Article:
Gratitude outshines detailed knowledge.Ginger wrote:
I feel and think the same. I don't really believe in god/God in the popular definition, but I do believe in the presence of a higher power.
The more I know about the world, the more I am awed by it's beauty and it's beautifully flawed perfection. It's enough to convince me that some things are just too pure to be explained or rationalized.
as for the topic, I don't care much where humanity came from, but I sure am glad I'm sharing this world with all the stuff in it, even though I rant and complain a lot about the world lol.
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Discuss deep philosophical topics and questions.
Great post. Can you recommend any reading on the sociology of evolution belief; i.e., the secular British upper class you speak of? I'm familiar with social Darwinism, but I always thought it postdated evlolutionary theory, rather than undergirded it.
Great stuff in this thread. Fred is at his independent-minded best here. And, as he noted, his questions never do get answered, only derided by religionists.
Anything that defies chaos is an expression of intelligence, and beauty. Even if the known universe really were doomed to being frozen (which many scientists associate to the dimension of time disappearing), even that very act would be the expression of a higher intelligence. What we call God is simply a tiny fragment of that Higher Intelligence, which might or might have not manifested to us in ancient times and generated the countless myths penned in ancient chronicles and sacred books the world over.
We don't need to conjure up sophisticated theories with scientific basis. Let the wisdom of the Indian Vedas suffice. Yad Pinde Tad Brahmande. "That which is Below corresponds to that which is Above, and that which is Above, corresponds to that which is Below, to accomplish the miracles of the One Thing"
I think almost any late nineteenth century tome on the subject of "empire" or manifest destiny will contain some reference to the idea of conflict between RACES as an expression of destiny.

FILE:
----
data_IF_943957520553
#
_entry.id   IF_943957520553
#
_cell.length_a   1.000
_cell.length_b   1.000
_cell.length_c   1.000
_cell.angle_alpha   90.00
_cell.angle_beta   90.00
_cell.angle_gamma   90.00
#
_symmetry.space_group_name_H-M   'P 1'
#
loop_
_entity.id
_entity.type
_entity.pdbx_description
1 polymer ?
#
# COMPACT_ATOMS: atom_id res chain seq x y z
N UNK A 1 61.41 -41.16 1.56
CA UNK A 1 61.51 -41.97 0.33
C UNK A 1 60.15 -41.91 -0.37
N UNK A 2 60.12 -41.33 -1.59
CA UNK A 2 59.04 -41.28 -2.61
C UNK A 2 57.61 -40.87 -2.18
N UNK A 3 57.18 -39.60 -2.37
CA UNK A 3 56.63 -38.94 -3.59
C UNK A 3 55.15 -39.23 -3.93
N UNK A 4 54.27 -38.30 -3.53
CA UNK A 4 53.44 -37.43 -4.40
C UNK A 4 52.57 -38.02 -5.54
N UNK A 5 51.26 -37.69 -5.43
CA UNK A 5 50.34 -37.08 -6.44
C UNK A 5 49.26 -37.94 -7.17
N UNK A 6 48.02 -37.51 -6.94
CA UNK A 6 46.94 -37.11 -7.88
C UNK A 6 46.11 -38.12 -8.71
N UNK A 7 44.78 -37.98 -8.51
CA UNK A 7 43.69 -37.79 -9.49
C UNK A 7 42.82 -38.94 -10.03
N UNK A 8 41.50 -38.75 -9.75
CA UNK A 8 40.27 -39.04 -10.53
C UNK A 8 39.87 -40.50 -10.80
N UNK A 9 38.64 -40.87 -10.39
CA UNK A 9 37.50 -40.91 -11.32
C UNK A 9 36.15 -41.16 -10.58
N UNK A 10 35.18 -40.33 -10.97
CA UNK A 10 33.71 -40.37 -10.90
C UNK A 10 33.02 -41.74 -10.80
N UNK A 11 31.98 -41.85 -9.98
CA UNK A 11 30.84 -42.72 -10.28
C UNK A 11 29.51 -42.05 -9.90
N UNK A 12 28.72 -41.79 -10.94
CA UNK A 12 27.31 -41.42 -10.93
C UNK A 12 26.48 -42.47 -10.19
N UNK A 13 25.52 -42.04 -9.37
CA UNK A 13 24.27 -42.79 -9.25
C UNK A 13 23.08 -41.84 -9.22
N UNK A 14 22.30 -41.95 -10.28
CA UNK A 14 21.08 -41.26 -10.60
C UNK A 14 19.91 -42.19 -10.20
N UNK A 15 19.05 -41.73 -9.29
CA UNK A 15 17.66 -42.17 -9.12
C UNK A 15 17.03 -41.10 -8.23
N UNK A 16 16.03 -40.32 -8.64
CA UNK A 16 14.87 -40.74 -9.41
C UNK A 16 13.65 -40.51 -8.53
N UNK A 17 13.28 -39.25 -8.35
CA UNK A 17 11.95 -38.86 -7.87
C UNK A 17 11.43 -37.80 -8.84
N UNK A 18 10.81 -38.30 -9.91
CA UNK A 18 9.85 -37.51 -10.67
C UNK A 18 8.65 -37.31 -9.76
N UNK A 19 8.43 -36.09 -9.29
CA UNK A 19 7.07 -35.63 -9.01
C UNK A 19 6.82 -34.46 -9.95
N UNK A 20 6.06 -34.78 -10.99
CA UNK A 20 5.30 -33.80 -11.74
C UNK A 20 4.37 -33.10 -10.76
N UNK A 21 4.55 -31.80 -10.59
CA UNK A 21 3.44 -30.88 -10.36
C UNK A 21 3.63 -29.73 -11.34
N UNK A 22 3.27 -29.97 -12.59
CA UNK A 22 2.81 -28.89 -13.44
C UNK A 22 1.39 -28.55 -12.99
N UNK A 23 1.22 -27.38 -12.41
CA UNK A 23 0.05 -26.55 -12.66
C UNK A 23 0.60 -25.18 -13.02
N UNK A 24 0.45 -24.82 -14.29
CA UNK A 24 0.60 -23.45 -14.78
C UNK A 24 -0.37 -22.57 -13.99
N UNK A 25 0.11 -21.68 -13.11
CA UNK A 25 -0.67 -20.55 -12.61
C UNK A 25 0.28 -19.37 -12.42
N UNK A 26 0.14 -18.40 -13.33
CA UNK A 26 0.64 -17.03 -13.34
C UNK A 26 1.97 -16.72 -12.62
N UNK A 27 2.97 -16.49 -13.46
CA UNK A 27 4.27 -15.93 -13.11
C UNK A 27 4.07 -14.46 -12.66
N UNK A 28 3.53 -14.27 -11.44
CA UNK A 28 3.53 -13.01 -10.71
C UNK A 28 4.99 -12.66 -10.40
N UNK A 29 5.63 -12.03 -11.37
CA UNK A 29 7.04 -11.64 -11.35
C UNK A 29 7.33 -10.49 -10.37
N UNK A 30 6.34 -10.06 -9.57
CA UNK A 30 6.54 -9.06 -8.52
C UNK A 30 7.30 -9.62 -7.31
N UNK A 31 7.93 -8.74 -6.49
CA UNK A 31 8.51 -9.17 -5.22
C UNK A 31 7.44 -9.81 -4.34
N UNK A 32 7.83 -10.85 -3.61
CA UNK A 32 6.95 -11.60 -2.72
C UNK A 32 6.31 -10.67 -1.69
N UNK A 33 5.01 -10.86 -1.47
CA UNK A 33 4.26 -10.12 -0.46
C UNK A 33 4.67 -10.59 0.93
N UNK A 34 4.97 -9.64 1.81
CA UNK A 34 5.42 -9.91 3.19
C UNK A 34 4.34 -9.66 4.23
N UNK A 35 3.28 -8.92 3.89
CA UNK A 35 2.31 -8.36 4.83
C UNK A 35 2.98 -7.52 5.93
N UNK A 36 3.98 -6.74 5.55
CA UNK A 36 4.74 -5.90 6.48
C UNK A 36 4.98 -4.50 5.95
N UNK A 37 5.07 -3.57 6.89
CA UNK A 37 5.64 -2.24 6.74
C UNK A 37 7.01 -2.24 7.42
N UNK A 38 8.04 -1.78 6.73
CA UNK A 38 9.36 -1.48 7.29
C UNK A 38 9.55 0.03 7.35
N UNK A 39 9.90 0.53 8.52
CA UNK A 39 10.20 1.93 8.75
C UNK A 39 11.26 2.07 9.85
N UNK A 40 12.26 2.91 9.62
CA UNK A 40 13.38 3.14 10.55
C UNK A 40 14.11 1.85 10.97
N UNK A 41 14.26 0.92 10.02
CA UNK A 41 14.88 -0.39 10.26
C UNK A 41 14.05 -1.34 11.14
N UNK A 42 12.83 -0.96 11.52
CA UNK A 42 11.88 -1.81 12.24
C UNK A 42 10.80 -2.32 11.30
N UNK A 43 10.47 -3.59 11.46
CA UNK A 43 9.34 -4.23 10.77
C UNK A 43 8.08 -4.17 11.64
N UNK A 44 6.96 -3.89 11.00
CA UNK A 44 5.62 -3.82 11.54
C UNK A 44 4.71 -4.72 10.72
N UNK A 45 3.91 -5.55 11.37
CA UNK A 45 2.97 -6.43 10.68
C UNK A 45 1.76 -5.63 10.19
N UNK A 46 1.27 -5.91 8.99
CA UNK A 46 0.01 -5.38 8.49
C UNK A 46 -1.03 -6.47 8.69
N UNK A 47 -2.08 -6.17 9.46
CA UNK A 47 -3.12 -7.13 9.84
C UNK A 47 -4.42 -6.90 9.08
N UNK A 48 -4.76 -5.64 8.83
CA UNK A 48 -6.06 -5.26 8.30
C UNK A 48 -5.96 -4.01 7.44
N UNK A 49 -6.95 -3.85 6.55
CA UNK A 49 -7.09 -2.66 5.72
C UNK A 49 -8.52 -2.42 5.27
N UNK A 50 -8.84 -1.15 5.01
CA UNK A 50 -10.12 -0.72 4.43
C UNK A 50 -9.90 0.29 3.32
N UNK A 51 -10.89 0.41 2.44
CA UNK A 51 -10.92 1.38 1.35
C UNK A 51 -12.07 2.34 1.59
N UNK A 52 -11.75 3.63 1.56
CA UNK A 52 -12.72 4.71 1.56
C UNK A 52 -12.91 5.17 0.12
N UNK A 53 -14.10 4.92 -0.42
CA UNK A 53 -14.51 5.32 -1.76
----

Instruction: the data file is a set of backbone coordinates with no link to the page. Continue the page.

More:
But re socio-economic Social Darwinism specifically, as expressed WITHIN British society, I can't provide specific literary references, but it shouldn't be too hard to google. You have to read the original writers from the time, though, if you want to get the spirit of the time.
One example, off the top of my head, of PRE-Darwin "Social-Darwinistic-type" actions was the Enclosure Movement in Scotland, pushing clan members off of historic clan land, in order to regularize ownership for the laird himself. This was a violation of customary family rights, and created an atomized, landless proletariat.
Another example we've all heard of, was the employment of children as coal miners in England, not as apprentices to their fathers (which is normal) but because they were smaller and the tunnels didn't have to be as big. Obviously this violated family patriarchy, and treated the masses as economic units or "individuals".
My point - which you understood of course - is that godless, brutal capitalism had already begun, and the morose pseudo-science of Darwin's eccentric little treatise went viral because it provided moral justification for self-aggrandizing elitists.
Hypocrisy is hard. People need to believe that what they do is somehow justified.
An example of a traditional elite, versus a proto-Social-Darwinist elite:
It's like the scene in Braveheart. Mel Gibson tells the assembled Scottish lairds,
"There's a difference between us. You think the people of this country exist to provide you with position. I think your position exists to provide those people with freedom."
Although this scene represents a much earlier period, it defines the difference between an elite which leads, and an elite which exploits.
A different example of the theory following the spirit:
Marx and other Communists developed their theories around the 1840's. But vicious, bloodthirsty resentments against aristocrats and the Church had been current among the chattering classes since the time of Voltaire, Robespierre, et al. The resentful, self-important, anger and self-pity of petty-bourgeois intellectuals provided a fertile spiritual soil for the intellectual theory of Communism.
Evil does not appear because of a bad theory. A bad theory appears because of evil, as self-justification.